SME survival guide: How to keep your employees safe online
As a business owner, keeping your employees safe online sounds like it should be easy, but with the increasingly sophisticated hacking tactics of cyber-criminals, this sadly isn’t the truth – in most cases at least.
Despite the majority of threats originating from outside an organisation, all too often actual cyber-security incidents emerge due to the actions of someone much closer to the office – an employee.
There’s no hiding from the fact that 2018 was replete with cyber-attacks and data theft – with at least one breach appearing in the news each month, and it’s important to be aware that sadly, this trend is likely to continue in a similar vein throughout 2019.
In fact, it was only last week that one of the biggest data breaches in history was recorded – with 772 million email addresses and 22 million passwords having been leaked at once. So, how can SMEs ensure their staff – and systems – remain safe? Well, if you’re unsure, the following tips are a useful place to start…
Education is key
Forget the saying that “ignorance is bliss”, because when it comes to IT, it isn’t. To greatly reduce your SME’s risk of being intercepted by cyber-criminals, it’s your job to ensure that your colleagues know about the threats that are out there.
As well as having up-to-date cyber-security measures in place, holding regular refresher sessions with your team – which recap cyber-security and use real-world examples of attacks on businesses – is another of the most efficient and successful way to achieve a strong resistance to cyber-threats. It’s only by contextualising threats and their consequences on a frequent basis, that staff will truly understand the part they play in the bigger security picture.
Informative Q&A sessions are an effective way of engaging your employees, but this alone isn’t enough. Training courses are another branch of awareness which should be explored by SMEs looking to effectively safeguard their people and their computers against external threats, such as fake URLs, phishing emails and other spam correspondence.
We’ve all heard that passwords need to be a mix of lower and upper-case letters, numbers and symbols, to be less susceptible to hackers – but how many of your employees actually adhere to this guidance?
As a rule of thumb, passwords should be long – at least 10 characters – and they shouldn’t contain common words or phrases found in the dictionary. That means the old favourite ‘password 123’ is a no-go. To ensure employees take this seriously, your SME needs to have a strict password policy in place, as this is an easy-to-implement measure against unauthorised users gaining access to your company’s critical data.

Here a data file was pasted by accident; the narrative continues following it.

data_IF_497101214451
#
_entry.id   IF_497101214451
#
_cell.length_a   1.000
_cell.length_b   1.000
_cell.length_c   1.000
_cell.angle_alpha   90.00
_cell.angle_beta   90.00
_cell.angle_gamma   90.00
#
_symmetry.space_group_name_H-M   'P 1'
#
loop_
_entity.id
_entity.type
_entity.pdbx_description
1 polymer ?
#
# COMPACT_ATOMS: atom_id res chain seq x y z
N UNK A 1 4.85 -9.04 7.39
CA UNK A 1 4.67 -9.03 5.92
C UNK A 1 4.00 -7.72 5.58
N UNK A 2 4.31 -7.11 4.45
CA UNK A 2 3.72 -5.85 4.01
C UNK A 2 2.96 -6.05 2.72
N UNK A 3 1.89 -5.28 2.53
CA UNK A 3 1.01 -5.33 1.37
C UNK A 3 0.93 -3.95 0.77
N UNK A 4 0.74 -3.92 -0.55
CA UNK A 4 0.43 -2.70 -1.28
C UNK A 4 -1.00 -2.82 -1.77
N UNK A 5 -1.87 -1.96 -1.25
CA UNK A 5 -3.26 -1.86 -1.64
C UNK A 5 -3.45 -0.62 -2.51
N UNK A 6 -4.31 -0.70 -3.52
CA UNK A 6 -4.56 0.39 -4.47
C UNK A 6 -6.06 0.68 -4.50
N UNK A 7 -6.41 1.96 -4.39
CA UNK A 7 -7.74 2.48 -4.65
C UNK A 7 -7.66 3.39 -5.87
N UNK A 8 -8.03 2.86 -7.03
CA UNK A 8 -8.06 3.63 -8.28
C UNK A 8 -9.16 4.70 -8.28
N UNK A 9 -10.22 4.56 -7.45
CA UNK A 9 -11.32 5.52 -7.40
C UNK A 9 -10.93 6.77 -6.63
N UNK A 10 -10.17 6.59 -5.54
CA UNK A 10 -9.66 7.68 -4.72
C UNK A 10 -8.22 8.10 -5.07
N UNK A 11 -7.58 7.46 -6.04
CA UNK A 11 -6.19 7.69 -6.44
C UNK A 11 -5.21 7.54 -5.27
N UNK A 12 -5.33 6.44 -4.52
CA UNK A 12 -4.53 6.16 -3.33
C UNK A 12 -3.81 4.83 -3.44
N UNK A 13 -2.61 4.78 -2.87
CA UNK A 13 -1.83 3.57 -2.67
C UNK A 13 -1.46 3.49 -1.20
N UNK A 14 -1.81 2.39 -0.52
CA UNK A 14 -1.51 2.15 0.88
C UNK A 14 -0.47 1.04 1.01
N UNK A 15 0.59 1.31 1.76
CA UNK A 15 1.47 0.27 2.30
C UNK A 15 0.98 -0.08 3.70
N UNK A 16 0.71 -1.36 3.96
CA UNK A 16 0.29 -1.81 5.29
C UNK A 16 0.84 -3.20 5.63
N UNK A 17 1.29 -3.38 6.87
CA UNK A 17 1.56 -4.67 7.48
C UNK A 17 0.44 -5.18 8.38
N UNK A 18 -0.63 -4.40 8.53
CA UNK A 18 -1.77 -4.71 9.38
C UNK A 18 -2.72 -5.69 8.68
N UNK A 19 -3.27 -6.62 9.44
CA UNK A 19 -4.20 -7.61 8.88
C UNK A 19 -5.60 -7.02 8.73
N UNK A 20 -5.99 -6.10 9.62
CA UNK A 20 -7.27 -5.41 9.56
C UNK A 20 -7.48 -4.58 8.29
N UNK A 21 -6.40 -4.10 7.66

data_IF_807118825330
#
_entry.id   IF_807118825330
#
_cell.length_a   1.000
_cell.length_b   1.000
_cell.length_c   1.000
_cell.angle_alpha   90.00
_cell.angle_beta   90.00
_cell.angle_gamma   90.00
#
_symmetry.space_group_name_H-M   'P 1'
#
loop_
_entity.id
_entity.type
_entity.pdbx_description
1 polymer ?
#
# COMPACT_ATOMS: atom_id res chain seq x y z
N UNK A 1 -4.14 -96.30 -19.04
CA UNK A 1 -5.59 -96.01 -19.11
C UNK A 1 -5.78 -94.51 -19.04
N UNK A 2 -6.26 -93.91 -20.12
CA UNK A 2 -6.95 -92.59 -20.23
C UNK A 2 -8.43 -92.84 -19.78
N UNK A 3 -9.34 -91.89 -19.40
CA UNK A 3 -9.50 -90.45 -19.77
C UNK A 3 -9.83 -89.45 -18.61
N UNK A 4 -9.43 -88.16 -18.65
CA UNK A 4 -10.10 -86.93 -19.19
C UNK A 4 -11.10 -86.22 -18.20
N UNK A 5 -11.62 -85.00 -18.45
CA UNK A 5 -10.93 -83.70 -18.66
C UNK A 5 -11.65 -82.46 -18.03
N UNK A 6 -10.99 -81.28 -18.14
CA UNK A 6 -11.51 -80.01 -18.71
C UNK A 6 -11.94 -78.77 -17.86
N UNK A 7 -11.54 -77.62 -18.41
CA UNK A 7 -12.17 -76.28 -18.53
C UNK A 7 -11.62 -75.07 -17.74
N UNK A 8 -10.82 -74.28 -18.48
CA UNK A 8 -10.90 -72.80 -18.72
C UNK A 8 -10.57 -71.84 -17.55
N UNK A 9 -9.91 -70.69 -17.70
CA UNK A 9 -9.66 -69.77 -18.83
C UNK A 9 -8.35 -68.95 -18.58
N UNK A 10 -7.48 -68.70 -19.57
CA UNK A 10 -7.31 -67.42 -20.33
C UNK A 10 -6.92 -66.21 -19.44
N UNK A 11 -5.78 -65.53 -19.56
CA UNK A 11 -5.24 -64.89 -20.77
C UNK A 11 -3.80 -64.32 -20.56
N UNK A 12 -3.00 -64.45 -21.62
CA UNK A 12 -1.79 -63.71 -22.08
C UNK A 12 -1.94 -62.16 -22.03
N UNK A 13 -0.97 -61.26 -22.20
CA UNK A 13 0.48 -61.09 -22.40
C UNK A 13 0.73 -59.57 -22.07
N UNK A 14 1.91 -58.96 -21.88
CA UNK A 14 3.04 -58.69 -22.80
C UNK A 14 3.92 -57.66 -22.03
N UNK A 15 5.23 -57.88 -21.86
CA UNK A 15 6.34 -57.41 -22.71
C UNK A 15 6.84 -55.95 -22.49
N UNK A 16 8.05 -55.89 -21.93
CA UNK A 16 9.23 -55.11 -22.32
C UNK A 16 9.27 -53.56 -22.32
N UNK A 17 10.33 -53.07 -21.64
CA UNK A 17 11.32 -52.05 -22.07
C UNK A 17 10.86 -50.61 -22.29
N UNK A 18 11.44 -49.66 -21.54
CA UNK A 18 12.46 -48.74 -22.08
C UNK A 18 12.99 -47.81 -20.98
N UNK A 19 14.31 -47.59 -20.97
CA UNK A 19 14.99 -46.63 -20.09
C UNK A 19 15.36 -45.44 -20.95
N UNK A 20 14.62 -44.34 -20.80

Another useful way of keeping your passwords out of the grasps of cyber-thieves is to set an auto-reset reminder once every month or two. Employees who regularly change their credentials leave less time for hackers to be able to access systems and given that 80% of all cyber-attacks involve a weak or stolen password, this is key! Also, it’s a good idea not to use the same password across multiple sites, as this increases your data’s vulnerability.
In the age of flexible working, not all employees will be stationed at a desk five days a week, so it’s pivotal that all devices – mobile phones, laptops, tablets etc. – have the relevant protection measures.
Where possible, it’s best to avoid free, public Wi-Fi hotspots, because they don’t guarantee a safe connection. A much better and more secure alternative is to use a Virtual Private Network (VPN). A VPN provides an end-to-end encrypted connection between your company network and the location where the remote worker is situated. This tunnelled connection cannot be broken by third-party sources, thus adding an extra layer of protection when your employees are out and about.
As well as the measures outlined above, ensuring someone is monitoring your systems at all times is a sure-fire way to keep on top of any cases of unauthorised access – nipping them in the bud before they have chance to escalate into a detrimental breach.